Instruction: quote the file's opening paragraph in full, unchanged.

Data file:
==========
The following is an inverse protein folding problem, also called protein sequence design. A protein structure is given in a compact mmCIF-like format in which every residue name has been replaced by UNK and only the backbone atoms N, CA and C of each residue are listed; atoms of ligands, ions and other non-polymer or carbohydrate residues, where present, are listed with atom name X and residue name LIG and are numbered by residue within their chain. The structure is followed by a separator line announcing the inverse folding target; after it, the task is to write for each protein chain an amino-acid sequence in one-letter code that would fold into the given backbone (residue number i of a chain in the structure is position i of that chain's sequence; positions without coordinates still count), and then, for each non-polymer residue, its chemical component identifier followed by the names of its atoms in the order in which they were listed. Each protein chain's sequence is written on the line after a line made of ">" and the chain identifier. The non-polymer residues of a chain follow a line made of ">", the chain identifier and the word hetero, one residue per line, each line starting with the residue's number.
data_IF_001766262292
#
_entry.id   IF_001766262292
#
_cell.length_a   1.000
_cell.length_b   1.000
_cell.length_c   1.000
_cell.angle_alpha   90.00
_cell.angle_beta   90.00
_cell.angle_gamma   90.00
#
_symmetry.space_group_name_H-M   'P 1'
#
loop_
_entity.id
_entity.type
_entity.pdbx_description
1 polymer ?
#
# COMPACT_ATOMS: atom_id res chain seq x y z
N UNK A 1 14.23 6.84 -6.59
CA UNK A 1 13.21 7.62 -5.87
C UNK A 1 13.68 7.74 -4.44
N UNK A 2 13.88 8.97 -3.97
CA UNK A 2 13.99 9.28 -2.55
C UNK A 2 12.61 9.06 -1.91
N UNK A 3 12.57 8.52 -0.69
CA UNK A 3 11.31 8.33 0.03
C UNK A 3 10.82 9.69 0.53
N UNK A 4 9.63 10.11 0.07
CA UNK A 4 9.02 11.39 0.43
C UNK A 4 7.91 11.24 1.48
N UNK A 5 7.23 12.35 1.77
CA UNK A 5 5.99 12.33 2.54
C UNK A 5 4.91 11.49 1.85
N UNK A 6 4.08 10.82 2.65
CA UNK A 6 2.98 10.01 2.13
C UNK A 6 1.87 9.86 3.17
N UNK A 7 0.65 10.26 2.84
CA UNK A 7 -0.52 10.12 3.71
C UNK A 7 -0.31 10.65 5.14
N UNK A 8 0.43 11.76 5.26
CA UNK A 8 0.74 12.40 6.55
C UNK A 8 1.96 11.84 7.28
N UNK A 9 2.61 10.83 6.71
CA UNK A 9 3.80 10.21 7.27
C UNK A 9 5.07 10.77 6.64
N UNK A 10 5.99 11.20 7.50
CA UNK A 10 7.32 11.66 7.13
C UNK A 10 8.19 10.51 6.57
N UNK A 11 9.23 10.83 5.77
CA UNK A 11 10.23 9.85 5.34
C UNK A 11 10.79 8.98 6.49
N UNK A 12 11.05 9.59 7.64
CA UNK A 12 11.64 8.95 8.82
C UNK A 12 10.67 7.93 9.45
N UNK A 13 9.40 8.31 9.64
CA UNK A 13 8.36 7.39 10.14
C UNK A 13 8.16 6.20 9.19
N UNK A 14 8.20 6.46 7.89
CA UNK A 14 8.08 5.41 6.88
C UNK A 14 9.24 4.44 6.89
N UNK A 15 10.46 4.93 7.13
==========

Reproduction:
The following is an inverse protein folding problem, also called protein sequence design. A protein structure is given in a compact mmCIF-like format in which every residue name has been replaced by UNK and only the backbone atoms N, CA and C of each residue are listed; atoms of ligands, ions and other non-polymer or carbohydrate residues, where present, are listed with atom name X and residue name LIG and are numbered by residue within their chain. The structure is followed by a separator line announcing the inverse folding target; after it, the task is to write for each protein chain an amino-acid sequence in one-letter code that would fold into the given backbone (residue number i of a chain in the structure is position i of that chain's sequence; positions without coordinates still count), and then, for each non-polymer residue, its chemical component identifier followed by the names of its atoms in the order in which they were listed. Each protein chain's sequence is written on the line after a line made of ">" and the chain identifier. The non-polymer residues of a chain follow a line made of ">", the chain identifier and the word hetero, one residue per line, each line starting with the residue's number.